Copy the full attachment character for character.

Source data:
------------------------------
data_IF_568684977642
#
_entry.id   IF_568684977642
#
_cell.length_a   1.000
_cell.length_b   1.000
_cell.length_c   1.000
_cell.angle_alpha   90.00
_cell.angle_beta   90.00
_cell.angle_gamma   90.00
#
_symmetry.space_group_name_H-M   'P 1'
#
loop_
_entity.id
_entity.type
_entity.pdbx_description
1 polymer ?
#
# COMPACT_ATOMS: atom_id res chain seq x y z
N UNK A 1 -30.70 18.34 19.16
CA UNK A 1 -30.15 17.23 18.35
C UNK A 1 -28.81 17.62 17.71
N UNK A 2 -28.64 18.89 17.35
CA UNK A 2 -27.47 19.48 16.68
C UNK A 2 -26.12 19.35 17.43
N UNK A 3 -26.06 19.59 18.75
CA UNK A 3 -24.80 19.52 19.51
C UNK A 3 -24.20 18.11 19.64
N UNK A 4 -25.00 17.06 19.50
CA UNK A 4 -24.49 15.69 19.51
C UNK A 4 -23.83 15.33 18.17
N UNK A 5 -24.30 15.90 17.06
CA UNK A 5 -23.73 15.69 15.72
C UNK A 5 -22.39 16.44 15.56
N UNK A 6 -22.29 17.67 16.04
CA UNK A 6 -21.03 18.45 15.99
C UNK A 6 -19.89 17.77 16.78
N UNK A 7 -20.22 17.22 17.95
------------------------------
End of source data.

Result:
data_IF_568684977642
#
_entry.id   IF_568684977642
#
_cell.length_a   1.000
_cell.length_b   1.000
_cell.length_c   1.000
_cell.angle_alpha   90.00
_cell.angle_beta   90.00
_cell.angle_gamma   90.00
#
_symmetry.space_group_name_H-M   'P 1'
#
loop_
_entity.id
_entity.type
_entity.pdbx_description
1 polymer ?
#
# COMPACT_ATOMS: atom_id res chain seq x y z
N UNK A 1 -30.70 18.34 19.16
CA UNK A 1 -30.15 17.23 18.35
C UNK A 1 -28.81 17.62 17.71
N UNK A 2 -28.64 18.89 17.35
CA UNK A 2 -27.47 19.48 16.68
C UNK A 2 -26.12 19.35 17.43
N UNK A 3 -26.06 19.59 18.75
CA UNK A 3 -24.80 19.52 19.51
C UNK A 3 -24.20 18.11 19.64
N UNK A 4 -25.00 17.06 19.50
CA UNK A 4 -24.49 15.69 19.51
C UNK A 4 -23.83 15.33 18.17
N UNK A 5 -24.30 15.90 17.06
CA UNK A 5 -23.73 15.69 15.72
C UNK A 5 -22.39 16.44 15.56
N UNK A 6 -22.29 17.67 16.04
CA UNK A 6 -21.03 18.45 15.99
C UNK A 6 -19.89 17.77 16.78
N UNK A 7 -20.22 17.22 17.95